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Licensing SQL Anywhere in Virtualized Environments

November 6th, 2008 · No Comments

One of SQL Anywhere’s strengths is its support for a wide variety of platforms. With the increasing use of virtualization to maximize hardware utilization, many existing and potential customers have asked what exactly is supported in terms of virtualization.
Our basic position on support for virtualization is that we will support our customers running SQL Anywhere on any OS in a virtual environment providing that OS is listed as supported (see link above). To ease tracking and diagnosis for technical support issues, our support team will sometimes ask customers to reproduce issues outside of the VM environment, in order to remove as many possible contributing factors when diagnosing a problem.
If we do run into issues that are directly caused by running in a virtual environment, we are willing to work with our customers and the virtualization vendor to diagnose and resolve these issues.
Once assured that we do indeed support virtualization, the next logical question surrounds licensing. How is SQL Anywhere licensed in a virtual environment. The answer to that question is simple. From a licensing perspective, we treat each running VM as an independant piece of hardware, so users must be licensed for each virtual machine on which SQL Anywhere is running. Here are a couple of examples that will hopefully clarify things.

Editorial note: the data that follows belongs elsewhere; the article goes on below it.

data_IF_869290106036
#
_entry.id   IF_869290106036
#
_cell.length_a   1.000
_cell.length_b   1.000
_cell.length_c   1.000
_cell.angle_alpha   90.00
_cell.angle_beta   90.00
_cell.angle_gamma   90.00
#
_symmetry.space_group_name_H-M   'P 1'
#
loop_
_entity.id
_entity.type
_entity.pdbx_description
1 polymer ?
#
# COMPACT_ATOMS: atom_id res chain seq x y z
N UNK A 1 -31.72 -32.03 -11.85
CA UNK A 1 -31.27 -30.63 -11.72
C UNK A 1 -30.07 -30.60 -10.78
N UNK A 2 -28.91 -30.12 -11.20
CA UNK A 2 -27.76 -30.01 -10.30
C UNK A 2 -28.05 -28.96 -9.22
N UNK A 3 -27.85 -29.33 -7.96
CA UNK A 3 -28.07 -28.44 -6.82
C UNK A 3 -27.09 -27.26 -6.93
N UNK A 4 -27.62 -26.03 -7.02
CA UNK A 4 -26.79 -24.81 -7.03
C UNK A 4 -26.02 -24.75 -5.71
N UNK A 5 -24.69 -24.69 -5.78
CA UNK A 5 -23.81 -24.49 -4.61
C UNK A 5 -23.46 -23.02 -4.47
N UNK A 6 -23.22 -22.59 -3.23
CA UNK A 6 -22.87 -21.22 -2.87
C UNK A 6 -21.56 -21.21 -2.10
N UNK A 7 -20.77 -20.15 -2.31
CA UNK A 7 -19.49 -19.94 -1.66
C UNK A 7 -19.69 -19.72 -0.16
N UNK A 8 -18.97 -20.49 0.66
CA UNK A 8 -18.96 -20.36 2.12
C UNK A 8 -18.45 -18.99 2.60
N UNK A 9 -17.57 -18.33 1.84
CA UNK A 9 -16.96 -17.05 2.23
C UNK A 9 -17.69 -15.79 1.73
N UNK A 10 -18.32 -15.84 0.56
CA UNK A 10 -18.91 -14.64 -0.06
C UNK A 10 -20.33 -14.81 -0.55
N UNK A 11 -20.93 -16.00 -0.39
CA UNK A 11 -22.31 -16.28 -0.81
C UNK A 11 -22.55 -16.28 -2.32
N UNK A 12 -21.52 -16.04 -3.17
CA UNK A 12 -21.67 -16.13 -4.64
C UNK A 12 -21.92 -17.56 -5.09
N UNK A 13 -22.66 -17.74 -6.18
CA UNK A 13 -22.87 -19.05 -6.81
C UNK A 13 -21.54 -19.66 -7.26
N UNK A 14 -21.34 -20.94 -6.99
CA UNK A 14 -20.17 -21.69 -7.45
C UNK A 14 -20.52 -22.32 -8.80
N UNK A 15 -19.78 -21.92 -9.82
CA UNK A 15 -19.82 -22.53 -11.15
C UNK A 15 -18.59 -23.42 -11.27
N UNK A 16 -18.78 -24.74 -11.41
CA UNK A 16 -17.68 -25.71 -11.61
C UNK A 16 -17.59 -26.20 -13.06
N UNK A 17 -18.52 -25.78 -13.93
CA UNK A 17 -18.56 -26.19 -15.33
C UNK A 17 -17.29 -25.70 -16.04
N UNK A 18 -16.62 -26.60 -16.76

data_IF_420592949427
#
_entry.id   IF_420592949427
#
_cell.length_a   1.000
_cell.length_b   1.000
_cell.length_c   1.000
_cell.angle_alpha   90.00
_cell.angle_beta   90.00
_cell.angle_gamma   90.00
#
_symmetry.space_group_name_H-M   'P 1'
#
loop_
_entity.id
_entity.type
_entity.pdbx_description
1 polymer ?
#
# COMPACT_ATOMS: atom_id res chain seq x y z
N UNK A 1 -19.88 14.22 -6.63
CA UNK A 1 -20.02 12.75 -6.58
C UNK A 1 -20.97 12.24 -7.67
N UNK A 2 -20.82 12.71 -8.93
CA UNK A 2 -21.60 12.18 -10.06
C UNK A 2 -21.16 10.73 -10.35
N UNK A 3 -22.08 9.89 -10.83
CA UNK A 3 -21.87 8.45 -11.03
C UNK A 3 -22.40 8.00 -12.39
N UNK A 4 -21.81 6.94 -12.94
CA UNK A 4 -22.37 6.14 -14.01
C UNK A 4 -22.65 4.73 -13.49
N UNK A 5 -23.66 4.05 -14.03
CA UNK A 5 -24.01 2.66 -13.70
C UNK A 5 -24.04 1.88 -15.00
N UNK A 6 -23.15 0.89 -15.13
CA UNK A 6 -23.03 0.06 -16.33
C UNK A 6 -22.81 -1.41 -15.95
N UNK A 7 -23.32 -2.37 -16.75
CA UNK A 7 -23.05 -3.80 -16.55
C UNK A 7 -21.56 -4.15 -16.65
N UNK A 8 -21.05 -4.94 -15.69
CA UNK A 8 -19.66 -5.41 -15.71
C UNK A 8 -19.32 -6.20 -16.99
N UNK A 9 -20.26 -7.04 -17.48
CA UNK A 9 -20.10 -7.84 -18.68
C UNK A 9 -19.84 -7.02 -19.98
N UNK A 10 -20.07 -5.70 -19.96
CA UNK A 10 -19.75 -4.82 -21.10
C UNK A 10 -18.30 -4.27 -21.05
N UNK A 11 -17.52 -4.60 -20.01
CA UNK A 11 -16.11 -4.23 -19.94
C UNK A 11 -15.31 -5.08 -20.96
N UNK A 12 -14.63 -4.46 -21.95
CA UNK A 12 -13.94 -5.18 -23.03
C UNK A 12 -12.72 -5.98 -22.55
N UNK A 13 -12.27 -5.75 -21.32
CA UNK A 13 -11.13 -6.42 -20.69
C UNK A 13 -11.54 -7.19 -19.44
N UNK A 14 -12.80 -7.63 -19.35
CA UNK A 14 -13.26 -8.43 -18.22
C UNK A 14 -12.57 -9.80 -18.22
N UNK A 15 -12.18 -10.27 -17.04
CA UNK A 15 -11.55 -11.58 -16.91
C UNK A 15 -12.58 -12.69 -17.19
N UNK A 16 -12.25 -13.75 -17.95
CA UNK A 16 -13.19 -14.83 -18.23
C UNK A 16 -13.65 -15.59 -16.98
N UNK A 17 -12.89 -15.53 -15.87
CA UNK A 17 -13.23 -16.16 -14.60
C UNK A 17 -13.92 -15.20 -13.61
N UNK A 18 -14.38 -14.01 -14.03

In reading the examples, note that SQL Anywhere has 2 basic licensing options: per CPU on the server, or per-client seat. For details on licensing options related to SQL Anywhere, e-mail us at or call us at 1-866-924-0521. If you are outside North America, find the office nearest you here

Example 1

This configuration shows a server machine with 1 CPU with 1 core. Two virtual environments (VEs) have been created. Two instances of SQL Anywhere are running on one VE and one instances is running on the other.
VMLicensingExample1Core
Licensing
CPU based – Each VE accessing a physical processor requires a license. There are 2 VEs. Each licensed VE can permit an unlimited number of instances. Therefore, 2 CPU licenses are required.
Server & Seat – Each VE running a database server needs a database server license. There are 2 VEs. Each licensed VE can permit an unlimited number of instances. Therefore, 2 database server licenses are required.

Example 2

This configuration shows a box with 2 dual core CPUs. Two VEs have been created. Two instances of SQL Anywhere are running on one VE and one instance is running on the other.
SAVMExample2CPU2Core
Licensing
CPU based – Each VE accessing a physical processor requires a license. There are 2 VEs each accessing 2 processors. Therefore, 4 CPU licenses are required.
Server & Seat – Each VE running a database server needs a database server license. There are 2 VEs. Therefore, 2 database server licenses are required.

Example 3

This configuration shows a box with 4 CPUs. Five VEs have been created. Four VEs are running SQL Anywhere accessing a single CPU. The Fifth VE is running SQL Anywhere accessing two CPUs.
SAVMExample4CPU1Core
Licensing
CPU based – Each VE accessing a physical processor requires a license. There are 4 VEs accessing 1 processor and 1 VE accessing 2 processors. Therefore, 6 CPU licenses are required.
Server & Seat – Each VE running a database server needs a database server license. There are 5 VEs. Therefore, 5 database server licenses are required.

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